Here to stay, contradictions and all;Opinion

19th June 1998 at 01:00
Pop pickers may recall a favourite from the Fifties whose name I cannot remember, but which had the chorus: "Put him in a box, tie it with a ribbon and throw it in the deep blue sea." There is something appealing about having things wrapped up, preferably tied up with no loose ends hanging around to give the whole thing a bad look, and if they are offensive we want rid of them.

As the session wears over in the El Nino of recurring loose ends, sensitive instruments can detect a more significant tilt than usual towards the perennial issue of Catholic schools, as we now savour the heady bouquet of a Scottish parliament, devolution, independence and even the millennium. Cred is essential for those who would tie loose ends, and questioning the continuing existence of Catholic schools is a good ratings grabber.

The Liberal Democrats reached for the trailing tabs a while ago, conceding uneasily that in a democracy people cannot be forced into giving up their rights, but falling naturally and easily into the definition-position that Catholic schools are prejudiced, and that their supporters must be persuaded, consensed and agreed into giving them up. The Labour Party at prayer - the General Assembly of the Church of Scotland - went one further, with calls to commit itself to getting rid of Catholic schools when the Scottish parliament convenes. Carefully sidestepping hot-blooded appeals for instant action (exactly what escapes me), further discussion was called for.

Now the Educational Institute of Scotland is contemplating discussion of the lawfulness of the 1918 legislation that allows denominational schools to make appointments according to religious belief and character. All consenting parties to the Dump Catholic Schools vogue surely know full well that the Church is not going to do a flip-flop, put its paws in the air and ask shamefacedly to turn in its educational dinner pail just because some establishment luminaries strike some subtly modulated critical poses. I thought that everyone had grasped by this time that any questioning of the existence of the Catholic school, any chipping at the system, is terminated by reference to its legal position. There is no flexibility of perspective in this, no easy-oasy let's talk this over. On Catholic schools, it is a full-stop position.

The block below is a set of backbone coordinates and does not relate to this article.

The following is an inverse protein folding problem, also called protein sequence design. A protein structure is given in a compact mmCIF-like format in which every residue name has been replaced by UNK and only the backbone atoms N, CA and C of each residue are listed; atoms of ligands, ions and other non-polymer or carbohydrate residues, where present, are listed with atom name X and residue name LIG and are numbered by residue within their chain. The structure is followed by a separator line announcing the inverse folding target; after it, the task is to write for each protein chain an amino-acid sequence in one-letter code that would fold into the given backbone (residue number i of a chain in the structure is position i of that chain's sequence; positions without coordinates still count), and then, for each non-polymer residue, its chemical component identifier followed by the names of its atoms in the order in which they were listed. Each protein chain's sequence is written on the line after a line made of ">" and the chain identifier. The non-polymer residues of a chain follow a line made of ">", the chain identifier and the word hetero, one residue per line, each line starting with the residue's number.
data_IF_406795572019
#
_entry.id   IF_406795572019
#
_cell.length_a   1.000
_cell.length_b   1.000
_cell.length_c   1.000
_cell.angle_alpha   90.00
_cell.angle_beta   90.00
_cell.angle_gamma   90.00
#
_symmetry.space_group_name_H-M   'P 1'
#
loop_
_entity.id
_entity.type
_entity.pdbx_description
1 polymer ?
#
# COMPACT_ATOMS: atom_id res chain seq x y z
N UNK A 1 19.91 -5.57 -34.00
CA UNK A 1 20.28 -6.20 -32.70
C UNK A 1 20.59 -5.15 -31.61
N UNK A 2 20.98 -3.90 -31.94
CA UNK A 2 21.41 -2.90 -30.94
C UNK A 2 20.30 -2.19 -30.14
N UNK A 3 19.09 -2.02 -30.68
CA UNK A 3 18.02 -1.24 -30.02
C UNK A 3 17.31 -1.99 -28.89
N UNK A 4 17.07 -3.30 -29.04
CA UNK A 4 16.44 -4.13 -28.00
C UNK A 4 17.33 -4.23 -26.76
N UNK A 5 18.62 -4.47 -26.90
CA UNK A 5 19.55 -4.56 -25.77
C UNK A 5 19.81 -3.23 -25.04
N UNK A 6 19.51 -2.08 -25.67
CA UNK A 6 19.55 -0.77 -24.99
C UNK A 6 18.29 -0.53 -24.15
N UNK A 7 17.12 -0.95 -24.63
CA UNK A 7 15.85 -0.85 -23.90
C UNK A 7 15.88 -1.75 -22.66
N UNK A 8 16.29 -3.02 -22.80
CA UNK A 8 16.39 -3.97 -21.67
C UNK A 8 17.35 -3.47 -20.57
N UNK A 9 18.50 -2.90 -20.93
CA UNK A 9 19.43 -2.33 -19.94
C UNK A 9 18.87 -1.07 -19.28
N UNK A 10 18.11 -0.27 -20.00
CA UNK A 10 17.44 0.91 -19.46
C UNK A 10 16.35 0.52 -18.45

While I have tried to hint that tidying up the perceived loose ends of society, like Catholic schools, may be some kind of "millennium chic", have I got bad news for the targeteers. Recently the Congregation for Catholic Education sent out a letter, the Catholic School on the Threshold of the Third Millennium. Though couched in the obscure Vaticanese beloved of such congregations, its message is quite clear. Catholic schools are here to stay. It is no head in the sand effort, but on the contrary reminds readers that Catholic schools have God at their heart. They can have targets, aims, objectives, whatever the flavour of the moment is, but they are places of faith and formation. They are an organic part of the Catholic community, and the letter echoes the concern felt in that community that partnership of home, school and parish must be strengthened. The Catholic school has and transmits values, not least of which is the preference for the poor, to whom society offers little.

It suggests we are all in it together, stressing that it depends on the Catholic teacher whether the Catholic school achieves its purpose. It encourages parental participation at every level. There is a kind of gutsiness about this missive that puts into perspective the insipid indifference or the echoing spuriousness of Jock Tamsonism that I think would take the place of Catholic schools if their earnest opponents had their way.

One feature of Catholic schools isn't mentioned. Like all things Christian are supposed to be, they are a "sign of contradiction", and as such will always be a loose end destined for a box, a ribbon and a watery grave.

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